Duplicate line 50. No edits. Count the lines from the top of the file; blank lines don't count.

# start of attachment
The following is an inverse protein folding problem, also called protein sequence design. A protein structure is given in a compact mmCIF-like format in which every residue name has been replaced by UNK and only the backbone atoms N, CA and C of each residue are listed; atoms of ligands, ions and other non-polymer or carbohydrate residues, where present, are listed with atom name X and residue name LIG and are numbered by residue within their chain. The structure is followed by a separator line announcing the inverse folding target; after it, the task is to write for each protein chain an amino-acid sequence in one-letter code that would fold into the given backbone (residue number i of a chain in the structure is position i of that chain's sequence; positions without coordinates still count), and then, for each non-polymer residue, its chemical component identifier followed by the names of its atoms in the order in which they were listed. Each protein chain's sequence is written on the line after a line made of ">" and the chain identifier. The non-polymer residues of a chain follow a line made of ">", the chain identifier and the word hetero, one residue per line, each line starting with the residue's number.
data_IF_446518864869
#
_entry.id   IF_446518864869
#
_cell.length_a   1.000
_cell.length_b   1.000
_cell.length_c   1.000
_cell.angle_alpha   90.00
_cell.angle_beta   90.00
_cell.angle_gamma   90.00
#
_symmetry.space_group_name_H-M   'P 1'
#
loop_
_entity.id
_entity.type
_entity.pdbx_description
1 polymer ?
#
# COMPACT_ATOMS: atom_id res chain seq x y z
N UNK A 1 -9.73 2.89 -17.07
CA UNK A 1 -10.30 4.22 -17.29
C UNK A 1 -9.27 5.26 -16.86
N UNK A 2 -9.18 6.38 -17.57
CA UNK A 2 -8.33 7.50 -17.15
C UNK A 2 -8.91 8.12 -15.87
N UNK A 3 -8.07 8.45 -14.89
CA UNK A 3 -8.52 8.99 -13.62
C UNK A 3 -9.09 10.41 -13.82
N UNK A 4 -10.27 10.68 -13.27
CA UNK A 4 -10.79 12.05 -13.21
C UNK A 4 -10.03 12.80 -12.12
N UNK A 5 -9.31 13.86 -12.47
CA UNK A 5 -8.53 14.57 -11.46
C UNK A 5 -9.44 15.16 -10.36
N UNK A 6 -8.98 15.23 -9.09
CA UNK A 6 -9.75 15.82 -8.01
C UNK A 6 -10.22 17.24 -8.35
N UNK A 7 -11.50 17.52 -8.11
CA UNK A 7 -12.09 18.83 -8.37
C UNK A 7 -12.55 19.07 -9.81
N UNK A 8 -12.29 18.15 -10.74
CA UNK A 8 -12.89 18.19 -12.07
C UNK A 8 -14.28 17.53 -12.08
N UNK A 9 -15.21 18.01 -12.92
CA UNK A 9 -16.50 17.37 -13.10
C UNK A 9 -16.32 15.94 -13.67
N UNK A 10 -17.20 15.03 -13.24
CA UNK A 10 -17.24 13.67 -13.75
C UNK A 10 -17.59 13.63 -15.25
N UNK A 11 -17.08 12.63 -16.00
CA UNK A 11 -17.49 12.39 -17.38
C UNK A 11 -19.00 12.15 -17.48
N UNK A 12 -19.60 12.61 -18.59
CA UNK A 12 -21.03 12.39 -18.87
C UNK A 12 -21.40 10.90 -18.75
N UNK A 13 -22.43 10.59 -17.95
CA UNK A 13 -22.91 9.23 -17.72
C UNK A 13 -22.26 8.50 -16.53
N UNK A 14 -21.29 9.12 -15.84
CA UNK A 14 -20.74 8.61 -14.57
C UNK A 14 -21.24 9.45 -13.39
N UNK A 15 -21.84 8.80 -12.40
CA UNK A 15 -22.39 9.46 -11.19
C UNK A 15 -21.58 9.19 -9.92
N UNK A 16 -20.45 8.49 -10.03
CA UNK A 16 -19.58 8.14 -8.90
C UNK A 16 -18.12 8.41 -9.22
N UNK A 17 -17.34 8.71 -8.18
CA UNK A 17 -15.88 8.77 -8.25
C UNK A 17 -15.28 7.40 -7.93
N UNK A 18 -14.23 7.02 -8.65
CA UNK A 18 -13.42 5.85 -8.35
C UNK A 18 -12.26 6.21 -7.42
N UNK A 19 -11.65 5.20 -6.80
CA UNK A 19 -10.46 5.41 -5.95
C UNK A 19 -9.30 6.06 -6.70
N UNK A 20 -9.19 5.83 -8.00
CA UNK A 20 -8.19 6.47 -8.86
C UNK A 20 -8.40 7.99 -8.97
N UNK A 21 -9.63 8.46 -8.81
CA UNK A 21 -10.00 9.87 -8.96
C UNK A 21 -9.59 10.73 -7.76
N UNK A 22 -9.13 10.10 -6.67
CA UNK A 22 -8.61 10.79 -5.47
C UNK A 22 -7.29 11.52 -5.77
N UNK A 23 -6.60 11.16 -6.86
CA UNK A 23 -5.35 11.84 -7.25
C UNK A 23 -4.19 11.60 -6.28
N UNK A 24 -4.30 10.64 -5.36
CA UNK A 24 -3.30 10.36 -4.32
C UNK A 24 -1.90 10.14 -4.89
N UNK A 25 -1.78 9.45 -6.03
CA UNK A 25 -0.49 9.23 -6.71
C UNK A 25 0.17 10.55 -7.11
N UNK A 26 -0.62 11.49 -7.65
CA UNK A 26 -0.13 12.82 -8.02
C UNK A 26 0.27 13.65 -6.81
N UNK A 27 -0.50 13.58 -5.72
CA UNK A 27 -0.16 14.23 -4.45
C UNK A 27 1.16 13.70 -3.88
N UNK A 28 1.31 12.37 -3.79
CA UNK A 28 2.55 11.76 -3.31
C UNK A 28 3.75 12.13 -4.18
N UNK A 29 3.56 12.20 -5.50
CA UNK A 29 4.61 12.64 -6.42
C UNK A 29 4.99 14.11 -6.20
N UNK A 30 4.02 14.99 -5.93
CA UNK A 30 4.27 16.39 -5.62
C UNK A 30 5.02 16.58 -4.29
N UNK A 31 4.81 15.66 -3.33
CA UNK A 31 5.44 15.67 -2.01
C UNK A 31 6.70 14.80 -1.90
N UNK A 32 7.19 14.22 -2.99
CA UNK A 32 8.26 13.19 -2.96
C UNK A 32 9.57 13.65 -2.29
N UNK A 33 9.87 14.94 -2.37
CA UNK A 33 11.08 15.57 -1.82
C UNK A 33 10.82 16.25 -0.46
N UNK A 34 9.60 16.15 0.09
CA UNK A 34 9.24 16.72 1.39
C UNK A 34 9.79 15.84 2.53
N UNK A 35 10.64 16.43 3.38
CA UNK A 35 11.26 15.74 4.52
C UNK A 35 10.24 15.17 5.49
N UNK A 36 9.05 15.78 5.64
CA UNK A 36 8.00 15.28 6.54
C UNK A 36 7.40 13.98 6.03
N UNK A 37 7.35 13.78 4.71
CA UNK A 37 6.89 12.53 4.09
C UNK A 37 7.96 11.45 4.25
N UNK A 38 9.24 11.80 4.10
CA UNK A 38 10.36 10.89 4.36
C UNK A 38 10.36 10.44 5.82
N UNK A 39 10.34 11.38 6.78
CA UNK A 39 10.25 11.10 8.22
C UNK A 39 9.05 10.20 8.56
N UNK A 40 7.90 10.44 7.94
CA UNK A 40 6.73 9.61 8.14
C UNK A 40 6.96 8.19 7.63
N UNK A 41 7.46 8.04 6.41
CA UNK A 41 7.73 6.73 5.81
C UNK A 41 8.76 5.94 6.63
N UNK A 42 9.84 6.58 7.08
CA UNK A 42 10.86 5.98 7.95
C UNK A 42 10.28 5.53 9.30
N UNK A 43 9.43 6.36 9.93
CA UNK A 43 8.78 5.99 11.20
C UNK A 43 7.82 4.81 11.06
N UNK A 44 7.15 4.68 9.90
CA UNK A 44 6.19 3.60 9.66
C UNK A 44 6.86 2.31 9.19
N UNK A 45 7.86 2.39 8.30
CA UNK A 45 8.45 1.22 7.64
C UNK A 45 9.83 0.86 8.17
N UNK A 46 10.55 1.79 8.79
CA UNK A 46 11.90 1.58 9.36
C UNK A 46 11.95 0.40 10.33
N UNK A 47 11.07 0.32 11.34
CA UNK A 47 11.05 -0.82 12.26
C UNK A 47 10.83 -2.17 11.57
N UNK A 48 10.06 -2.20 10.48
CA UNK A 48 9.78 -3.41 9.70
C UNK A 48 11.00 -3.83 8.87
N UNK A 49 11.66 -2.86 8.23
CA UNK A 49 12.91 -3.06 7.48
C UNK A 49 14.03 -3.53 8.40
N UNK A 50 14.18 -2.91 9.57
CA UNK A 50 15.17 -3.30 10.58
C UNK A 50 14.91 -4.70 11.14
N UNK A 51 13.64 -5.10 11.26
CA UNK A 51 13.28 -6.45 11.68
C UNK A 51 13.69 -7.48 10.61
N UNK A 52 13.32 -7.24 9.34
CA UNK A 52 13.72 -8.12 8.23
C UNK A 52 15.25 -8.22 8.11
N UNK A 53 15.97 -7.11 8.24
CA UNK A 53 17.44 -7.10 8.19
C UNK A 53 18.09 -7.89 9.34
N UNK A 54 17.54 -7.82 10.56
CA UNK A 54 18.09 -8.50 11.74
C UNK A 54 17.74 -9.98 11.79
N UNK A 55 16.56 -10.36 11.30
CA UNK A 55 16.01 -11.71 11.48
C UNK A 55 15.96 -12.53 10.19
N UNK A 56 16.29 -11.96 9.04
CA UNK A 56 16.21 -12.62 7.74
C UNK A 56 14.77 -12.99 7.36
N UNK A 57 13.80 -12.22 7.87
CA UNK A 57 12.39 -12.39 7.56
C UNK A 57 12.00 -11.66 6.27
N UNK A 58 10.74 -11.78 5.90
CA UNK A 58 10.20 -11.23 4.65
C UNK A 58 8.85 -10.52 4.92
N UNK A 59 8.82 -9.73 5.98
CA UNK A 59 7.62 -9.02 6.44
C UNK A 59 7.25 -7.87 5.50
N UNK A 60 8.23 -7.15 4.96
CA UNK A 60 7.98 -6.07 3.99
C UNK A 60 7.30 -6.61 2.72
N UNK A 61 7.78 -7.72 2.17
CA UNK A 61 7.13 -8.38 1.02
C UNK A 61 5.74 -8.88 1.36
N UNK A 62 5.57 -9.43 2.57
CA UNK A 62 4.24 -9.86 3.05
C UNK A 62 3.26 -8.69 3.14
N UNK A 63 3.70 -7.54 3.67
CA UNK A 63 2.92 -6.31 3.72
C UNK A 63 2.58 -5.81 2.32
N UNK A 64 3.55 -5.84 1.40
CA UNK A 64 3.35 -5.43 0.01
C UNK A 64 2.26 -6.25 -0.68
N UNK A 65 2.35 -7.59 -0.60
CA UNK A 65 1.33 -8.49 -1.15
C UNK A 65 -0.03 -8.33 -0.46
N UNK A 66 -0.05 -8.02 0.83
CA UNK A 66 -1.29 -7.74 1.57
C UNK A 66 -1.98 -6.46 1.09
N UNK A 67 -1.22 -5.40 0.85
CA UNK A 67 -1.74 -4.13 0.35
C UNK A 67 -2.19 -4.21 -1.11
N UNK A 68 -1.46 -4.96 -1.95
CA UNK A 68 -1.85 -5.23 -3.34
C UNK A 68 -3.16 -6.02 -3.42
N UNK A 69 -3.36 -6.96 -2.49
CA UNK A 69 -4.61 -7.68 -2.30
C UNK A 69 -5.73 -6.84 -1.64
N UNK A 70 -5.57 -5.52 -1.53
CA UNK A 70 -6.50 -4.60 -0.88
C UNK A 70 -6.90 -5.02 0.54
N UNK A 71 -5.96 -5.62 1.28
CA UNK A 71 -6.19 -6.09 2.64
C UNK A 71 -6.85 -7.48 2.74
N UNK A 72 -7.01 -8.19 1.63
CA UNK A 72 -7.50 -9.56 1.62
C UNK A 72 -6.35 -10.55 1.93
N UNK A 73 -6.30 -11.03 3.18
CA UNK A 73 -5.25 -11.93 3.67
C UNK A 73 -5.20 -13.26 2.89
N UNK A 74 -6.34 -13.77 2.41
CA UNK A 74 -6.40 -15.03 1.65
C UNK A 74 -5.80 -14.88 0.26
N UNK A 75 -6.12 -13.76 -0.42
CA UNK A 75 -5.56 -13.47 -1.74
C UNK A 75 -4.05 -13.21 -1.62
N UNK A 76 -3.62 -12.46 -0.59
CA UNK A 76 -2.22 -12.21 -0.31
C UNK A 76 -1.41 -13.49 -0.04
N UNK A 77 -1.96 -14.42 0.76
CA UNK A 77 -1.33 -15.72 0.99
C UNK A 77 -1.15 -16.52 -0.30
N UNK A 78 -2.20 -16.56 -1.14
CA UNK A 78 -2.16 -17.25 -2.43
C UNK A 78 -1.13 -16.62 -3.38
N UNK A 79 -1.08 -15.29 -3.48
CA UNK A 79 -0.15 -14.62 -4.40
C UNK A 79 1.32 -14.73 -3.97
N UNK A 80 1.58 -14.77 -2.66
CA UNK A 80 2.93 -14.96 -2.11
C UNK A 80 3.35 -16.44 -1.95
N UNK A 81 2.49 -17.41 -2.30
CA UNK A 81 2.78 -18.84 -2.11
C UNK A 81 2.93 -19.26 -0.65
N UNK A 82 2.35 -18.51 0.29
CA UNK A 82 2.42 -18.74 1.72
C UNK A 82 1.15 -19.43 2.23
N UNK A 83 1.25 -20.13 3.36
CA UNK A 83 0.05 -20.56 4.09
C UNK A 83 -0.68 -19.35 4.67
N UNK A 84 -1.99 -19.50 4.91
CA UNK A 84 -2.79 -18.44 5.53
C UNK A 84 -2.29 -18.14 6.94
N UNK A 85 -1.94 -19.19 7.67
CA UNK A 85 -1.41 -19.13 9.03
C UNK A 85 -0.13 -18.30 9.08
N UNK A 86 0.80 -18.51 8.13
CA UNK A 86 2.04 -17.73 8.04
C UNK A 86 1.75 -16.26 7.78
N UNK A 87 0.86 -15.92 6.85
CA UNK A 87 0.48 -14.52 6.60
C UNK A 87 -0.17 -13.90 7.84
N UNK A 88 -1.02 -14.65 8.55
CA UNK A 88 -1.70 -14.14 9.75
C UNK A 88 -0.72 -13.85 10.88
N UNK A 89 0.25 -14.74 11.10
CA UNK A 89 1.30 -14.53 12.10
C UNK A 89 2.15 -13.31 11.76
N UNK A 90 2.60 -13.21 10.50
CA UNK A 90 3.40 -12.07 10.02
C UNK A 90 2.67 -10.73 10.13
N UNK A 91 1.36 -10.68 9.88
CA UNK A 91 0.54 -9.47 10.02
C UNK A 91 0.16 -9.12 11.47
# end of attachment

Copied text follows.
CA UNK A 10 -17.24 13.67 -13.75